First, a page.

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Islam in Ireland

A Historical Background on the Islamic Existence in Ireland

The documented history of the Islamic existence in Ireland goes back to the 1950's. This was represented in the Muslim student's who came to Ireland to study. Before this time very little or nothing is known about Islam and Muslims in this country. The first Islamic Society established in Ireland was in 1959. It was established by the Muslim students and was called the Dublin Islamic Society (later called the Islamic Foundation of Ireland). At that time there was no Mosque in Dublin, the students used to pray Jumu'ah and the Eid prayers in houses or in rented halls. In 1969 the students started contacting their relatives and some Islamic organizations and Muslim countries for the purpose of collecting donations to establish a Mosque. In 1976 the first Mosque and Islamic Centre in Ireland was opened in a four story building at No. 7, Harrington Street, Dublin 8. Among those who contributed to the project of the Mosque and Islamic Centre was the late King Faisal ibn Abdel Aziz, In 1981 the Ministry of Endowment and Islamic Affairs in Kuwait sponsored a full time Imam for the Mosque. Since then there were four Imams who filled this post. A few years after the establishment of the first Islamic Centre and Mosque in Dublin, the Mosque itself became too small for the increasing numbers of worshippers. The Muslims in charge of the society started a second campaign to collect donations in order to establish a bigger Mosque. In 1983 the present building of the Dublin Mosque and Islamic Centre was bought, renovated and the headquarters of the Society moved from Harrington Street to 163, South Circular Road, Dublin 8. The building at Harrington Street was later sold as it was no longer used as a mosque, and for the money it generated some Waqf property was bought in the area of the new Mosque.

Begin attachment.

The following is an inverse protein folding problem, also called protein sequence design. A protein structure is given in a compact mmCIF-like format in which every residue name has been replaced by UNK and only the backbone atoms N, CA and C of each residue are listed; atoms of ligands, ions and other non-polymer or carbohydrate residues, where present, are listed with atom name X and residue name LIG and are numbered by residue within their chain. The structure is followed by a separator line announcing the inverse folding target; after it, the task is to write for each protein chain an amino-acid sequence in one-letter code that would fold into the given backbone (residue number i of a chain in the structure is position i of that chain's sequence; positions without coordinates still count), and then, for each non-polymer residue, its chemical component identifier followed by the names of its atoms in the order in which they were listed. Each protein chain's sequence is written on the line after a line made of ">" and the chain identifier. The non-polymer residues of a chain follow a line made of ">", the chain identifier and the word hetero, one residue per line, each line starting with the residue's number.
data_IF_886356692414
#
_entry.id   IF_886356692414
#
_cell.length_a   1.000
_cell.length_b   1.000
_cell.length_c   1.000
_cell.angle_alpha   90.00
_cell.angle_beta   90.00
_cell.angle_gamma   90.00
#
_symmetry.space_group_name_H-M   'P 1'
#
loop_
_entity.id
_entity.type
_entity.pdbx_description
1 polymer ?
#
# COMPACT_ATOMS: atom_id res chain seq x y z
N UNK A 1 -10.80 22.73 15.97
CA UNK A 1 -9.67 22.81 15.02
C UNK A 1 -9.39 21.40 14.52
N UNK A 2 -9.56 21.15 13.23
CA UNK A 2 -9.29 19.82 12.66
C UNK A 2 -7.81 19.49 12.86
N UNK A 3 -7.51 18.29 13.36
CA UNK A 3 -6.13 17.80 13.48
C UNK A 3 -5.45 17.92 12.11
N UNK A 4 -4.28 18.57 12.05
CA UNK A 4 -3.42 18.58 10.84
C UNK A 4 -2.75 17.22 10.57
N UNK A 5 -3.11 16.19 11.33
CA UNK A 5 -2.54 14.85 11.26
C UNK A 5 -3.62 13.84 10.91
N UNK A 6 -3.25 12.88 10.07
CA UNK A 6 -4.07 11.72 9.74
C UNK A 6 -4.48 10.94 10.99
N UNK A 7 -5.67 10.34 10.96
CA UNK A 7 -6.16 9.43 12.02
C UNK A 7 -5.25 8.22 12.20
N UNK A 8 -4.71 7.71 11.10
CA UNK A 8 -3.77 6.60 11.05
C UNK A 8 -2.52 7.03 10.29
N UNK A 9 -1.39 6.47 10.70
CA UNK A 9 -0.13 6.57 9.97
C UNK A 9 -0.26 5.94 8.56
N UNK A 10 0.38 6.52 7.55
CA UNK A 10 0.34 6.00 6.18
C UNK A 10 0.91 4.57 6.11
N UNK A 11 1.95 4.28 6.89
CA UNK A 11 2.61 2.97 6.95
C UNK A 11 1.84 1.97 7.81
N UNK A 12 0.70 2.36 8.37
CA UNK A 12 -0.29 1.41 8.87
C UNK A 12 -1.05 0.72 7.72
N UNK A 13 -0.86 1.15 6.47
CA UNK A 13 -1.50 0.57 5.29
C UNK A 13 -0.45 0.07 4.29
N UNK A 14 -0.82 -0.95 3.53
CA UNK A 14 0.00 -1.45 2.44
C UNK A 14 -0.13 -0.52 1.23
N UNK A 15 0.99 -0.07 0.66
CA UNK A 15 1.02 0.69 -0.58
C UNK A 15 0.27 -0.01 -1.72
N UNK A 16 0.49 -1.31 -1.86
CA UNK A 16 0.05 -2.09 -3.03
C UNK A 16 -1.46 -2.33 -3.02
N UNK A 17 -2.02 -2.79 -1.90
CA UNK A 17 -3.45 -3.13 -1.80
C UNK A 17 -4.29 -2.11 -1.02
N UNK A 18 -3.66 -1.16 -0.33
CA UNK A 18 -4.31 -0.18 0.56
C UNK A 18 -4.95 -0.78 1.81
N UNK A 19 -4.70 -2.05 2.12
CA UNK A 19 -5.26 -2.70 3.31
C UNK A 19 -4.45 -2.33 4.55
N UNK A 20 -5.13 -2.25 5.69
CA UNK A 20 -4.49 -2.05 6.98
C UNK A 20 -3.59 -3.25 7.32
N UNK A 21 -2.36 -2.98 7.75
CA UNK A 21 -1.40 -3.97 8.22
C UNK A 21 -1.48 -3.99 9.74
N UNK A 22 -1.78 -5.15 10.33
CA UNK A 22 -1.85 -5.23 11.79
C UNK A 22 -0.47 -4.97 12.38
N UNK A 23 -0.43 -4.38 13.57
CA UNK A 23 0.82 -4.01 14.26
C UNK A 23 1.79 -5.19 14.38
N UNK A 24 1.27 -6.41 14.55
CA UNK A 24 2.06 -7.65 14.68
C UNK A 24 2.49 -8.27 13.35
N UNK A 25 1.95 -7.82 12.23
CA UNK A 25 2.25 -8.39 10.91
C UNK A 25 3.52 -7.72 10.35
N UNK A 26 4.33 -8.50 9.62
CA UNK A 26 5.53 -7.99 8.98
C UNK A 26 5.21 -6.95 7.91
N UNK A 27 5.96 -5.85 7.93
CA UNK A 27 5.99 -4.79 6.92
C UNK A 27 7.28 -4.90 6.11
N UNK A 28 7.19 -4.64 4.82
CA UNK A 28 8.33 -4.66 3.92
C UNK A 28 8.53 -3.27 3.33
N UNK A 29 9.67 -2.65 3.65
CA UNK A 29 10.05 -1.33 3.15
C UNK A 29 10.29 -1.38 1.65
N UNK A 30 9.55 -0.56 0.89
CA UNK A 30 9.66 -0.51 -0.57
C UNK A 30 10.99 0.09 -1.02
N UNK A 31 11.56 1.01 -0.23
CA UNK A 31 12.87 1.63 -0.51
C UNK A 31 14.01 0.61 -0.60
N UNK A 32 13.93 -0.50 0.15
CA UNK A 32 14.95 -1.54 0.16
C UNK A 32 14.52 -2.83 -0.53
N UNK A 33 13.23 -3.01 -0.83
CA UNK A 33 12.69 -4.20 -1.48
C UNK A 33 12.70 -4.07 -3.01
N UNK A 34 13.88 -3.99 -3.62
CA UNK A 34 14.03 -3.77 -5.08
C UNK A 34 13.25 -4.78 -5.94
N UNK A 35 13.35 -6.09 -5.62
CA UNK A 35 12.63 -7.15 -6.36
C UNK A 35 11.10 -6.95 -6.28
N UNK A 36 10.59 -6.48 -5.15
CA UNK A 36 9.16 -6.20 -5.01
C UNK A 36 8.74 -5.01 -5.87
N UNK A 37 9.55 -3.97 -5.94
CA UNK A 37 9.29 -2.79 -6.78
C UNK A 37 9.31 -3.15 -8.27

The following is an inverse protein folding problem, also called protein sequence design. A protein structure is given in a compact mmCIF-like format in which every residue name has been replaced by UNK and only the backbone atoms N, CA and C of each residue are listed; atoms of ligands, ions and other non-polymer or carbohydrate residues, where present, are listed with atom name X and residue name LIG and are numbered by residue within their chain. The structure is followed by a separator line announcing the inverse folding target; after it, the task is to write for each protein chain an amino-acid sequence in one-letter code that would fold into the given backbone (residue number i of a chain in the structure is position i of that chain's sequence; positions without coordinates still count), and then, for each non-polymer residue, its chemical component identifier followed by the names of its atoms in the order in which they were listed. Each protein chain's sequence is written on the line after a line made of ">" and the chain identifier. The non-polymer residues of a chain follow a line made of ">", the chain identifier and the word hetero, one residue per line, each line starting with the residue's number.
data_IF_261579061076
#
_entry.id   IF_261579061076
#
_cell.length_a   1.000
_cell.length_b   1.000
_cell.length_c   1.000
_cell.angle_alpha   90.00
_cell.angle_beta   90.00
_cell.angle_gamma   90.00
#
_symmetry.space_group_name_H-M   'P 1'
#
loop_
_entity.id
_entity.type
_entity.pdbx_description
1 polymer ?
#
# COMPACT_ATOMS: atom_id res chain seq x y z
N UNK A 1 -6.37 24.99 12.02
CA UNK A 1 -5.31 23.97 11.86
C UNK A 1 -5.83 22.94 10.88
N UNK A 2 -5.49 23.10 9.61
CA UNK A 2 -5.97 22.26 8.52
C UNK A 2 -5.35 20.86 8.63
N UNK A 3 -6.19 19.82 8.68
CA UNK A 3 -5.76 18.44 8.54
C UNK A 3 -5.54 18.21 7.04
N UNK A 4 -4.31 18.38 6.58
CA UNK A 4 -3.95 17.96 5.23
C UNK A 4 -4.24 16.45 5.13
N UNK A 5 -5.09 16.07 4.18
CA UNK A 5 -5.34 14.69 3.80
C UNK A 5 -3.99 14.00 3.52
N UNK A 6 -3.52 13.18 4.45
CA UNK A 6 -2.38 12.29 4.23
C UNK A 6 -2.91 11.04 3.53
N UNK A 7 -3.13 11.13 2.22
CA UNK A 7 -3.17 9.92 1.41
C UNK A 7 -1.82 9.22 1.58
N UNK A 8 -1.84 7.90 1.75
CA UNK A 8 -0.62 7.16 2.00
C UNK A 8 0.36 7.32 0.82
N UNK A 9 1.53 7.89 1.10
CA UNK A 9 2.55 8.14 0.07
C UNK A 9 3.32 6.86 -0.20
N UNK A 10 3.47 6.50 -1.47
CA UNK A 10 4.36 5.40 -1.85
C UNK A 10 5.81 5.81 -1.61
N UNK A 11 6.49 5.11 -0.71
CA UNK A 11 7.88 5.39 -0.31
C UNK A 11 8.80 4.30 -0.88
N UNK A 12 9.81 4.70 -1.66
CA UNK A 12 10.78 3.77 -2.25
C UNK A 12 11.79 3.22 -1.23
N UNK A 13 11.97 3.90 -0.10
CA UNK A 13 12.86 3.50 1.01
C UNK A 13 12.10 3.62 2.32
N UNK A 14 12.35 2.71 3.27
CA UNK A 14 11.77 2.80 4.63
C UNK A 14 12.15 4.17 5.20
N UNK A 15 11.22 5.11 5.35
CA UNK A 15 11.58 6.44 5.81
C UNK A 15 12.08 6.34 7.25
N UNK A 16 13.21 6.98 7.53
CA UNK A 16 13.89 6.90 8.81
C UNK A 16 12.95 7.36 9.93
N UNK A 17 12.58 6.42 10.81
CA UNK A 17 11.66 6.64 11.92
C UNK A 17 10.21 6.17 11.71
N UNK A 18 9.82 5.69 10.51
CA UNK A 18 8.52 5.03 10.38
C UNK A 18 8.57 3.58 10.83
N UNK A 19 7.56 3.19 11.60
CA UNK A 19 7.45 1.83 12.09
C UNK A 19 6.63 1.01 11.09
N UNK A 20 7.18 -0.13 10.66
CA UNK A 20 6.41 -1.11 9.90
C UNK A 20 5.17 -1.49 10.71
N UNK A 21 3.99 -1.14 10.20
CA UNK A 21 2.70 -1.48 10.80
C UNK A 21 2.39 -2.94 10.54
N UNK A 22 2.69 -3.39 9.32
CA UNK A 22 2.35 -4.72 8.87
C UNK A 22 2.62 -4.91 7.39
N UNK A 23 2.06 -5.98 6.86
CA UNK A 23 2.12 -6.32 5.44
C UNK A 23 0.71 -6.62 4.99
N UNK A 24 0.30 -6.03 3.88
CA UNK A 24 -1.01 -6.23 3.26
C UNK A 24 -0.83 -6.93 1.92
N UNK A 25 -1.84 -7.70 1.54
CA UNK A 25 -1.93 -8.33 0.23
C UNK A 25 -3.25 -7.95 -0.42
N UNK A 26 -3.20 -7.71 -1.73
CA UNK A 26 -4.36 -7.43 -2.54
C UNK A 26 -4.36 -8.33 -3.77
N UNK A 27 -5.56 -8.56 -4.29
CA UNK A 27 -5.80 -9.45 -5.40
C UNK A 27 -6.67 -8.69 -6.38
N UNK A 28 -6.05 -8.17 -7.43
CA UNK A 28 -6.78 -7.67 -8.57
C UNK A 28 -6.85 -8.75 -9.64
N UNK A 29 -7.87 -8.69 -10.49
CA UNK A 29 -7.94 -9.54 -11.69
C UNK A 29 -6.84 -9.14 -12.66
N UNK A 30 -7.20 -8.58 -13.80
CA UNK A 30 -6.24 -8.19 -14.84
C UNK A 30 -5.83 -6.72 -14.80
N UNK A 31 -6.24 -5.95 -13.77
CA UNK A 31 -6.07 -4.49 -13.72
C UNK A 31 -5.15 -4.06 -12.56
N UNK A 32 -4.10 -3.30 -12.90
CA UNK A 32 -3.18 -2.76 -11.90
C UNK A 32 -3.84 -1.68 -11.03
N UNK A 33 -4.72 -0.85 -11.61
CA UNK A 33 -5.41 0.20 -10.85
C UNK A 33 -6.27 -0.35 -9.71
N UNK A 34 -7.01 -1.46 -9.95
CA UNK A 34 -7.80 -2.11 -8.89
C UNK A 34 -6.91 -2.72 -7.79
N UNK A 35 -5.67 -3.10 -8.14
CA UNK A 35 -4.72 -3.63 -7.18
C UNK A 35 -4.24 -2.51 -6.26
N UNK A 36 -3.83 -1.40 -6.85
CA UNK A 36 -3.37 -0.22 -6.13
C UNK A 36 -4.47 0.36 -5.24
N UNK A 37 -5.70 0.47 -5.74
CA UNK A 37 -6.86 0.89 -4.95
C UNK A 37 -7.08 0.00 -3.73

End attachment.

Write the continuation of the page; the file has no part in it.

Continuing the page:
Some of the important dates in the Islamic existence of Ireland include:

  • 1978, the Galway Islamic Society (in the west of Ireland) was established, and a house was rented to be used for the Jumu'ah and congregational prayers in the city.
  • 1981, a house was bought in Galway to be used as a Mosque for the Muslims in the City.
  • 1984, the Cork Muslim Society (in the South of Ireland) was established. Cork is the second largest city in Ireland after Dublin. A house was rented for the Muslims to perform their prayers.
  • 1986, The Ballyhaunis Mosque in the Northwest of Ireland was built.
  • 1990, the Muslim National School in Dublin was opened. It is the first Muslim school recognized and funded by the Irish Department of Education.
  • 1994, a house was bought in the city of Cork to be used as a Mosque for the Muslims in the City.
  • 1994, a house was bought in Limerick in the Mid-South of Ireland to be used as a Mosque for the Muslims in the City.
  • 1996, the Islamic Cultural Centre was opened in Dublin following a generous donation by Sheikh Hamdan bin Rashid Al-Maktoum, Deputy Governor of Dubai and Minister of Finance and Industry in the United Arab Emirates.
  • 1999, a branch of the Islamic Foundation of Ireland in the City of Waterford was formed. A house was rented for the prayers and classes for adults and children.

 

Recognition of Islam in Ireland

Article 44 of the Irish Constitution for 1937 recognises the special position of the Catholic religion in Ireland, as the followers of Catholisism constituted the majority of the population of Ireland (over 90%). This article also recognises some of the Protestant denominations and Judaism. There was no mention in the article of the Islamic religion as there was no Muslim existence in Ireland at that time. This article has been deleted from the Irish constitution in 1972, and as such there is no article in the present Irish constitution which says that the State recognises certain religions and does not recognise other religions. However, practically the State recognises Christianity represented in Catholicism and the Protestant denominations and Islam and Judaism especially in the area of education, marriage and the participation of the representatives of Christianity, Islam and Judaism at official State functions.

 

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